Previously diagnosed with Rheumatoid Arthritis (RA), Juana was still feeling really ill. She went to her doctor, where her blood was drawn and she was told to go home because, “she didn’t look sick.” Her labs would be ready the next day, but something inside told Juana to stay and demand her lab results that day.
When her labs came back, her platelets were dangerously low at 8,000—a normal platelet reading is near 150,000. She was sent to get another lab test and then transferred to the ER. Within hours her platelets dropped to 6,000, and by midnight they were life-threateningly low at 2,000. Had she simply gone home as directed, her story may have ended very differently. But she dug deep and demanded the care she deserved. That act of courage and self-love likely saved her life.
In the ER, Juana was diagnosed with Lupus, and spent the following seven days in the ICU. As if RA wasn’t enough to deal with, Juana found herself facing polyautoimmunity, the term for patients with two autoimmune conditions. Some individuals have up to three or more, a condition called Multiple Autoimmune Syndrome (MAS).
Lupus is a complex autoimmune condition that is difficult for even the medical community to diagnose and treat. Juana’s sister, Estela, who works in healthcare, struggled to understand how to help her sister. When Juana received her diagnosis, the family didn’t realize what lupus was exactly, all they knew was that there was no cure, and that it could kill you.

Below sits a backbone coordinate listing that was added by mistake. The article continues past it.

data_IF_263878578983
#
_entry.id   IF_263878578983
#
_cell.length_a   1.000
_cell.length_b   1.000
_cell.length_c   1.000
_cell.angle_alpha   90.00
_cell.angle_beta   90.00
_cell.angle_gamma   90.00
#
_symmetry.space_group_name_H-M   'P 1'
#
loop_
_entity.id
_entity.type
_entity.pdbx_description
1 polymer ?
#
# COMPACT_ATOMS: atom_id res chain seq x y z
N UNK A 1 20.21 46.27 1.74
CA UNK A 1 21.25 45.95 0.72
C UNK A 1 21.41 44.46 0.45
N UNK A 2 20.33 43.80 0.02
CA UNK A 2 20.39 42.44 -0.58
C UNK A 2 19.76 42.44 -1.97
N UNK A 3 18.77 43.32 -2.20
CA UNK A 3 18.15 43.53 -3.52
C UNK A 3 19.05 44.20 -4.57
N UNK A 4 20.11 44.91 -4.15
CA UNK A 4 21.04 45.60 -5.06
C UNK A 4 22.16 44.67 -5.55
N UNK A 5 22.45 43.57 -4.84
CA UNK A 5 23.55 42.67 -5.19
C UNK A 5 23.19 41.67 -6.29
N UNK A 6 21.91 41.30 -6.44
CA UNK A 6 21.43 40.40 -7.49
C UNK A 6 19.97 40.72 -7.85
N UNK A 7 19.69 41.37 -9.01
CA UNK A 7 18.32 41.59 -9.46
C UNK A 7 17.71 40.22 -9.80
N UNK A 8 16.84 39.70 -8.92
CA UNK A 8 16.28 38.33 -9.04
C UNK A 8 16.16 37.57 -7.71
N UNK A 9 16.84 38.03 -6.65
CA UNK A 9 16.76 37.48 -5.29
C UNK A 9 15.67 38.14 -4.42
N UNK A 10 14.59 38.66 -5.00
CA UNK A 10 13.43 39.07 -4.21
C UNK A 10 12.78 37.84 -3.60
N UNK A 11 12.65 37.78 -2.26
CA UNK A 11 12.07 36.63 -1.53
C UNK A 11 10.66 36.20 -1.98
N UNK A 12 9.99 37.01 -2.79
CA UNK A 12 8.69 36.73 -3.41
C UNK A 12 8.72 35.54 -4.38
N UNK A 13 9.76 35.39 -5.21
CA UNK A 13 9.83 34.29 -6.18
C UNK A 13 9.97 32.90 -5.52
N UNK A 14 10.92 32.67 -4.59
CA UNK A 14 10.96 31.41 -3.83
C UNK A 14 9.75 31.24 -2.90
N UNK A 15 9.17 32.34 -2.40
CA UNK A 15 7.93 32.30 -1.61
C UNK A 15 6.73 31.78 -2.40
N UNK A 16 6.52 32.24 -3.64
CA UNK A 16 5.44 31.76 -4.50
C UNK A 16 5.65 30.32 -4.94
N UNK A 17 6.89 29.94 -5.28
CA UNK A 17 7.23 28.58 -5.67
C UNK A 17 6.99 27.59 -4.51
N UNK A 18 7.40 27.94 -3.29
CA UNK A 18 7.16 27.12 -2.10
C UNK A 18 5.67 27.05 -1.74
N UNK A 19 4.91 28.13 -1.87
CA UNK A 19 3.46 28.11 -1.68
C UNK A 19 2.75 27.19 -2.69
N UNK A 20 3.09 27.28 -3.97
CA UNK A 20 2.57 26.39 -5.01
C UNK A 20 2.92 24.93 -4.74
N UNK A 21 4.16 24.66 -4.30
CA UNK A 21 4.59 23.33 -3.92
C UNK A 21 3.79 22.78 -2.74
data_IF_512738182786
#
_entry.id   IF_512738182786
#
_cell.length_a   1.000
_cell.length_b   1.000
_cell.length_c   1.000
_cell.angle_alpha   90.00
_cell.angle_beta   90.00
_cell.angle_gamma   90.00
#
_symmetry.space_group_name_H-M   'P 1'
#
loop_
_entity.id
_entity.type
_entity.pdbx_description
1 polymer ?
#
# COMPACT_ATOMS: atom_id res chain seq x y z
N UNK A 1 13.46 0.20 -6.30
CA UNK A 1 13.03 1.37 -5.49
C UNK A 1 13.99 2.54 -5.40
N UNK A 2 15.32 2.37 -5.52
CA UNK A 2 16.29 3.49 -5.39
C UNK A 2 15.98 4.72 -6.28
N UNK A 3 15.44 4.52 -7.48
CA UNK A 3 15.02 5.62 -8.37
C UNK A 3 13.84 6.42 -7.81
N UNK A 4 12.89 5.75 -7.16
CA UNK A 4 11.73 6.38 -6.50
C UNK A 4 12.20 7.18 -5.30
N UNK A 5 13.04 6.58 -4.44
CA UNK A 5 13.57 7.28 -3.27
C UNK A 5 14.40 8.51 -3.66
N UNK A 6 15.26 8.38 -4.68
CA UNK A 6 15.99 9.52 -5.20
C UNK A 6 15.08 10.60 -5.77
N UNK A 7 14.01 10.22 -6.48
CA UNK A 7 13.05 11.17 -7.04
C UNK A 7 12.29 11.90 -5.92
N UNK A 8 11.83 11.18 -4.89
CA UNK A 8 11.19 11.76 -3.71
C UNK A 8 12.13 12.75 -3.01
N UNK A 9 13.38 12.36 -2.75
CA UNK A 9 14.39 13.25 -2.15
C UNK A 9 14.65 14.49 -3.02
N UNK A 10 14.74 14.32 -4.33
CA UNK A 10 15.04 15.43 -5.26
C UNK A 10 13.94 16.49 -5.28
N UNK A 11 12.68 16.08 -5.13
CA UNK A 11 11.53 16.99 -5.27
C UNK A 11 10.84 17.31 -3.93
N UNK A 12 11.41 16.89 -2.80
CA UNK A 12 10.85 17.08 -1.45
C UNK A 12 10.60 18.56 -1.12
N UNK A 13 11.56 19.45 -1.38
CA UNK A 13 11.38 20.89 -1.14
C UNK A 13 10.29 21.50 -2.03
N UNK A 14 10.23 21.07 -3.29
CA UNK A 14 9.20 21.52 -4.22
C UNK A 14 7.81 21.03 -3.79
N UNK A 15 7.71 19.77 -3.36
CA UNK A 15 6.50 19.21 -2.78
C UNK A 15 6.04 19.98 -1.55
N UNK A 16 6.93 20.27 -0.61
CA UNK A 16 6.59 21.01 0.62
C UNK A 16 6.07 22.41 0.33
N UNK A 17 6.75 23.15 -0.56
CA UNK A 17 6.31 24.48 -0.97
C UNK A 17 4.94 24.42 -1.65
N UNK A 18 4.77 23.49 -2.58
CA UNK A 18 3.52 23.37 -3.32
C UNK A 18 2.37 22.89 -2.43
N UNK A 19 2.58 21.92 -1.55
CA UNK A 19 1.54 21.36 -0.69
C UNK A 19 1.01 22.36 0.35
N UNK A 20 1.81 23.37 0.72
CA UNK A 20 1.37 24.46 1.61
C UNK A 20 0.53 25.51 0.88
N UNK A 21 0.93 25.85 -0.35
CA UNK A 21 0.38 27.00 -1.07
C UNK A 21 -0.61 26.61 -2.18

Searching for answers
Juana and Estela learned that lupus is a disease that occurs when your body’s immune system attacks your tissues and organs (autoimmune disease). Inflammation caused by lupus can affect many different body systems — including your joints, skin, kidneys, blood cells, brain, heart, and lungs.1
There are three different types of lupus: Systemic lupus erythematosus (SLE), Cutaneous lupus, drug-induced lupus, and rarely neonatal lupus. Most people who develop lupus develop SLE. Women ages 18-64 and African American, Asian American, Hispanic/Latino, Native American, or Pacific Islander are groups more at risk for developing lupus.
As the sisters researched and learned more about Lupus, they began to spread the word in their community and provide support in English and Spanish. “After searching for information in Spanish, because my family is Spanish-speaking,” Juana recalled. “I realized there wasn’t much information.”
Outlets and advocacy
Part art therapy and part distraction, Juana started loom knitting as a positive outlet after her infusion therapy. Soon her mother and other sisters began knitting too, and together they created Looms for Lupus, an organization dedicated to helping others understand lupus and cope with the disease.
Looms for Lupus is a nationally recognized organization that provides art therapy, support, social connection, education, and advocacy for their communities. The founding sisters advocate in Washington D.C. and their home state of California for patient’s rights on issues such as step therapy.
“We are the CEOs of our bodies. We know when something isn’t right,” Juana said. Each person needs to make sure that they are heard. Looms for Lupus is committed to making certain patients are empowered to advocate at their doctor’s office and receive the healthcare they deserve.